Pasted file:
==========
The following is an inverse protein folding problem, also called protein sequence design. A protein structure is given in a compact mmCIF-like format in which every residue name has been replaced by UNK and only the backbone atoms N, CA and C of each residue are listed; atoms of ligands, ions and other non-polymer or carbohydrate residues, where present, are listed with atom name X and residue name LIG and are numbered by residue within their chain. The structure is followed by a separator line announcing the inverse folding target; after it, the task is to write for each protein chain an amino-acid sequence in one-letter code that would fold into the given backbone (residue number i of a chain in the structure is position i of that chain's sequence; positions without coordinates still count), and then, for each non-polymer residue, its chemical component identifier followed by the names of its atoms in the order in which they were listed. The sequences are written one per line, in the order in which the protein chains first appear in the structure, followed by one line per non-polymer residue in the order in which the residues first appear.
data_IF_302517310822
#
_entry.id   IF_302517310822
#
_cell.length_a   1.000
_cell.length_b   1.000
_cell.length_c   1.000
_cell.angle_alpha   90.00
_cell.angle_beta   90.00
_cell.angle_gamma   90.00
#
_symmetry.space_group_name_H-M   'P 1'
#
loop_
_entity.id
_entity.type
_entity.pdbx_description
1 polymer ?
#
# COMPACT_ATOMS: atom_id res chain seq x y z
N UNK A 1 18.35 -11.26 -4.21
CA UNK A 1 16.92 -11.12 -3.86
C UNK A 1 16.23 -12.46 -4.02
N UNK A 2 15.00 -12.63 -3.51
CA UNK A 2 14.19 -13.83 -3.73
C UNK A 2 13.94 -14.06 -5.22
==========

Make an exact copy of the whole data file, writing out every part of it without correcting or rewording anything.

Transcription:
The following is an inverse protein folding problem, also called protein sequence design. A protein structure is given in a compact mmCIF-like format in which every residue name has been replaced by UNK and only the backbone atoms N, CA and C of each residue are listed; atoms of ligands, ions and other non-polymer or carbohydrate residues, where present, are listed with atom name X and residue name LIG and are numbered by residue within their chain. The structure is followed by a separator line announcing the inverse folding target; after it, the task is to write for each protein chain an amino-acid sequence in one-letter code that would fold into the given backbone (residue number i of a chain in the structure is position i of that chain's sequence; positions without coordinates still count), and then, for each non-polymer residue, its chemical component identifier followed by the names of its atoms in the order in which they were listed. The sequences are written one per line, in the order in which the protein chains first appear in the structure, followed by one line per non-polymer residue in the order in which the residues first appear.
data_IF_302517310822
#
_entry.id   IF_302517310822
#
_cell.length_a   1.000
_cell.length_b   1.000
_cell.length_c   1.000
_cell.angle_alpha   90.00
_cell.angle_beta   90.00
_cell.angle_gamma   90.00
#
_symmetry.space_group_name_H-M   'P 1'
#
loop_
_entity.id
_entity.type
_entity.pdbx_description
1 polymer ?
#
# COMPACT_ATOMS: atom_id res chain seq x y z
N UNK A 1 18.35 -11.26 -4.21
CA UNK A 1 16.92 -11.12 -3.86
C UNK A 1 16.23 -12.46 -4.02
N UNK A 2 15.00 -12.63 -3.51
CA UNK A 2 14.19 -13.83 -3.73
C UNK A 2 13.94 -14.06 -5.22